25 years of discernment at Serra House

By 
  • September 25, 2008
{mosimage}TORONTO - Serra House in Toronto has reached its 25th birthday and continues to welcome young men who are in the “pre-seminary” stage of their life.

Here, men can discern a vocation to the diocesan priesthood while studying or continuing in the work force, all the while supported by a community of peers striving for personal and spiritual growth.
Located near the University of Toronto campus in downtown Toronto, it is far from being isolated, yet it offers a place for reflection and formation, as well as comradeship and support as the men discern their path in life.

“It has helped me so much in my faith in general,” said Jeff Pangilinan, 22.

Pangilinan is beginning his third year at the house and thinks the community experience is great.

“It helps to have priests living in the house,” he said. “They’re a great influence.”

This year, the house has six men discerning a call to the priesthood, although it has welcomed on average about 10 Canadian-born and immigrant faithful annually, and can accommodate up to 15.

Fr. Liborio Amaral, the current rector and Serra House director, said that not everyone who lives at Serra House becomes a priest, but they may discern to become a husband or a religious brother.

“All three discernments are positive,” he said. “It amazes me that these young men who are in their 20s are faith-filled, wise, willing to learn about their faith and how God can lead them.”

Besides their spiritual formation, residents are also encouraged to become involved in parish ministry. Although most residents at Serra House in the past five years were in their early 20s, that isn’t always the case, he added.

In the past, the house has welcomed a lawyer and a school board superintendent, who lived there for a year of spiritual nourishment and direction while continuing their jobs during the day.

The daily schedule for all consists of morning Mass at 7 a.m., although some of them begin their day as early as 5 a.m  to get ready for the day and spend time in personal prayer, said Amaral. Breakfast and lunch are available to those who are around, but the real meal together comes after 5:30 p.m. evening prayer. Here, they get down to the meat of things.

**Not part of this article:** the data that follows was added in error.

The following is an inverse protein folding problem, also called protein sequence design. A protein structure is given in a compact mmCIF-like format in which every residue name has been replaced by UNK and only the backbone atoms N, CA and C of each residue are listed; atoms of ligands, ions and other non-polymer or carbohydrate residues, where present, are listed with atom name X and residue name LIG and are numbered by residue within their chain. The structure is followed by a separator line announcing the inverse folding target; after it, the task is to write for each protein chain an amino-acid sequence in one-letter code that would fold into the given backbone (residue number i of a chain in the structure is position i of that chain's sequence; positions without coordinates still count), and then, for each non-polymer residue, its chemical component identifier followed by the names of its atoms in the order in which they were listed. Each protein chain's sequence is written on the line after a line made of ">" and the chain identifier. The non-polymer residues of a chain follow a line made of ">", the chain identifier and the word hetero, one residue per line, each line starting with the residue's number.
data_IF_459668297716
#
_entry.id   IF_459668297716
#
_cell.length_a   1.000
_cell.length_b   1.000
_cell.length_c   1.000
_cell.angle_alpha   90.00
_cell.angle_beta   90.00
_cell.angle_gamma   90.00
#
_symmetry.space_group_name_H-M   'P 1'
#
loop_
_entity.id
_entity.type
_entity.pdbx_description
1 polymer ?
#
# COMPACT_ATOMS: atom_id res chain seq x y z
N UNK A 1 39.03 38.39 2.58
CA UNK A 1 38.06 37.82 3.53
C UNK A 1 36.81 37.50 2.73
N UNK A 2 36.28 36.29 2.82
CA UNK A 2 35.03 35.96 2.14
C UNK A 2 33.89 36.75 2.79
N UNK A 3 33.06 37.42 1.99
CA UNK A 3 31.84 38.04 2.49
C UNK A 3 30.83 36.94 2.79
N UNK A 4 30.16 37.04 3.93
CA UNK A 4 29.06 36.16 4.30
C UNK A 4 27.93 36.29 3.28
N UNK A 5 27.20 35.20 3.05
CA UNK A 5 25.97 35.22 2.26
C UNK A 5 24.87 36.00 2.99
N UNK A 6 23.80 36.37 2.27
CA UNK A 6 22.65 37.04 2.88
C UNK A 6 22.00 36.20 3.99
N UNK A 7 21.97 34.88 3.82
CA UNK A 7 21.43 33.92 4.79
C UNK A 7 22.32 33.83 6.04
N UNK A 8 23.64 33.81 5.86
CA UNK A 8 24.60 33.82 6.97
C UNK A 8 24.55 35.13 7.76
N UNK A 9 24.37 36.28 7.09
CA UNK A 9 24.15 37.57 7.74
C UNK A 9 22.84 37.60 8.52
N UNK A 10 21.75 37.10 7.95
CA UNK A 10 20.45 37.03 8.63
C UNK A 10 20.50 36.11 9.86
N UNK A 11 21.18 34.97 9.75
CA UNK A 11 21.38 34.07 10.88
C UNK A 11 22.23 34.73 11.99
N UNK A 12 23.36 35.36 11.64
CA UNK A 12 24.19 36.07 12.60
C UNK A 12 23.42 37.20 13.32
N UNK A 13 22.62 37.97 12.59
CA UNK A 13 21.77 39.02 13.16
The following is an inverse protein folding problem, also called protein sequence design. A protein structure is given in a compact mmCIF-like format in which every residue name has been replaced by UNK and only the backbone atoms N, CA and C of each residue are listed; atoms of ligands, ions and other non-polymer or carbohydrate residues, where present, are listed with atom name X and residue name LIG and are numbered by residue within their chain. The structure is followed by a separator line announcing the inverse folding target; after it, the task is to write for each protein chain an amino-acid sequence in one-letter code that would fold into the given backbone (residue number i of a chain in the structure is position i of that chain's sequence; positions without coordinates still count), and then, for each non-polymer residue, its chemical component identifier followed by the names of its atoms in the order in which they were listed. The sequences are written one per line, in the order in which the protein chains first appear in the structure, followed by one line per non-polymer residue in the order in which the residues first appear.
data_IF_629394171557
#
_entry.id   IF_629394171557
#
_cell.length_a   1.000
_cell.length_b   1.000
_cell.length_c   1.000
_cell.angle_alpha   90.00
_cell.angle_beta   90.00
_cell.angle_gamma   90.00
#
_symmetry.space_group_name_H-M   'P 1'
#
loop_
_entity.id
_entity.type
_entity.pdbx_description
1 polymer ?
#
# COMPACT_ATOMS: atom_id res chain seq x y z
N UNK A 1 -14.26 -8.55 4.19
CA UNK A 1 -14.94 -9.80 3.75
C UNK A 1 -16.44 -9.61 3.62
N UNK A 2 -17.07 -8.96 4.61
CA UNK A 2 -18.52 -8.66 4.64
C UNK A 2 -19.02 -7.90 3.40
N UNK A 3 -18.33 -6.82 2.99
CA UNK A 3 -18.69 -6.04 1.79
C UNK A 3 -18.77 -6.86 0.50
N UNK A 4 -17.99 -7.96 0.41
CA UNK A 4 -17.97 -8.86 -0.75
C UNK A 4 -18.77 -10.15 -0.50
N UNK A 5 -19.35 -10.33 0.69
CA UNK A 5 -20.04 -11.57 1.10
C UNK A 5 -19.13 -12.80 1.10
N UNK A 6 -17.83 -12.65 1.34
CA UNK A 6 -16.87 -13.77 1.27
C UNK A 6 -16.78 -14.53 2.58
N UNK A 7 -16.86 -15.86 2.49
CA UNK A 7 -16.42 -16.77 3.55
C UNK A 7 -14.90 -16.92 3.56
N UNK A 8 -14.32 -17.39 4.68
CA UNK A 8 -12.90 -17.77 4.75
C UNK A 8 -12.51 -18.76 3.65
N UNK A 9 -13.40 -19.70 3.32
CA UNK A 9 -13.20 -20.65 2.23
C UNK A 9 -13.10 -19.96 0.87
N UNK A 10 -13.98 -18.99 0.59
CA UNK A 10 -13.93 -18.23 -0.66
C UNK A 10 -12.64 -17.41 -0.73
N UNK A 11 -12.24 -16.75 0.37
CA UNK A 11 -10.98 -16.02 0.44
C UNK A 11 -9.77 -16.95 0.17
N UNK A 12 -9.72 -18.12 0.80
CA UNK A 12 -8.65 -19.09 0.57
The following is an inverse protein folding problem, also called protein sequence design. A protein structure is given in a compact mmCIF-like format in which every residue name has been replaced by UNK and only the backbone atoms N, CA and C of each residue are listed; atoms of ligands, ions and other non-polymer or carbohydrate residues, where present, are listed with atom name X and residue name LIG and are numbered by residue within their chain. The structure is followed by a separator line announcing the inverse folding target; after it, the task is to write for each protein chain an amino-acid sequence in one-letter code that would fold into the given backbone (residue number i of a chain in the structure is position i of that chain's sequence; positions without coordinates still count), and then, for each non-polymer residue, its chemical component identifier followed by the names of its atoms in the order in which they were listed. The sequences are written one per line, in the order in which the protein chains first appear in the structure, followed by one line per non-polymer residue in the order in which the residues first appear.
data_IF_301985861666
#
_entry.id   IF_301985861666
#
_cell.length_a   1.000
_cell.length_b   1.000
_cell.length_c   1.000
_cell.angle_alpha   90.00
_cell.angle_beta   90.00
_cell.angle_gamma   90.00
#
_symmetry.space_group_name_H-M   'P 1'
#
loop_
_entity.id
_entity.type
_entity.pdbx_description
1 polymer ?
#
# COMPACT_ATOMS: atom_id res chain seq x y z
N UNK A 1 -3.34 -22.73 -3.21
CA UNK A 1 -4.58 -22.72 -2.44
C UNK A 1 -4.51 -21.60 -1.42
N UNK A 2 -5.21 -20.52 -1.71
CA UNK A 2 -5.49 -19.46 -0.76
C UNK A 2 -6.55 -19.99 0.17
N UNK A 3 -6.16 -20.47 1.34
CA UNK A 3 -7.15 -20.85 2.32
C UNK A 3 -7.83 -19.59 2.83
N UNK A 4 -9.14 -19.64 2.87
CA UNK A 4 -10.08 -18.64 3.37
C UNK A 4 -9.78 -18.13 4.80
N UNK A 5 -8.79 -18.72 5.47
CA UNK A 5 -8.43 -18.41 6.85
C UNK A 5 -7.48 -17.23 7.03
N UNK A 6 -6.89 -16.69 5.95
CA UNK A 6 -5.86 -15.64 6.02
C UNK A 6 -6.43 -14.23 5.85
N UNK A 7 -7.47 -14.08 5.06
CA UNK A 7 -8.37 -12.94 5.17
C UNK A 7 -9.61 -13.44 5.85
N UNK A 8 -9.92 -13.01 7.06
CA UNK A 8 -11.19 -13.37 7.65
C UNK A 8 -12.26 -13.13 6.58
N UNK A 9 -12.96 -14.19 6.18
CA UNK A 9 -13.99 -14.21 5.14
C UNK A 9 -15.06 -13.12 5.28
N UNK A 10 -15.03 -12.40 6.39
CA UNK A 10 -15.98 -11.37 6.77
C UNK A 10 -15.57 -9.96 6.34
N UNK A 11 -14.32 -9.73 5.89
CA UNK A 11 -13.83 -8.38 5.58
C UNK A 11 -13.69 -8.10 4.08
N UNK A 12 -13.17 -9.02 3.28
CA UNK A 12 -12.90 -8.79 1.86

“During dinner, we discuss a number of topics: Church teaching, politics, the latest movie, a clarification on priestly identity, case scenarios, what parish life is like, how they would react to a certain scenario,” Amaral said.

One of the best parts though, he said, is just sharing his own story and love for the priesthood.

“Around the table, talking about faith — it reminds me of when I was a young seminarian, how I also wanted to know more about the Catholic faith and dreamt about what it would be like to celebrate Mass, give blessings.... As a rector, my own priesthood is renewed every day when a young man asks something about the priesthood and the faith and then reflects on it. I tell them there is nothing I would rather do than be a priest.”

Fr. Pat O’Dea, currently pastor and executive director of the Newman Centre on the University of Toronto campus, served as Serra House rector and director for nine years. He took over after the founder, Fr. Sean O’Sullivan, passed away. He had met O’Sullivan years before while discerning the priesthood at a monastery in the United States.

At the age of 20, in 1972, O’Sullivan was the youngest elected MP to enter the House of Commons.

“He was disillusioned with politics and he came down from Canada because he was in public life and said, ‛I thought it would be nice if I could discern somewhere quietly,’ ” O’Dea said. “I think he used himself as a model (for Serra House).”

O’Dea said Serra House is a less daunting place than a seminary for someone who is still unsure of their vocation.

“Living with other guys who are discerning makes a big difference,” O’Dea said.

It also provides formation, so that when they do enter the seminary, they are more confident, he said.

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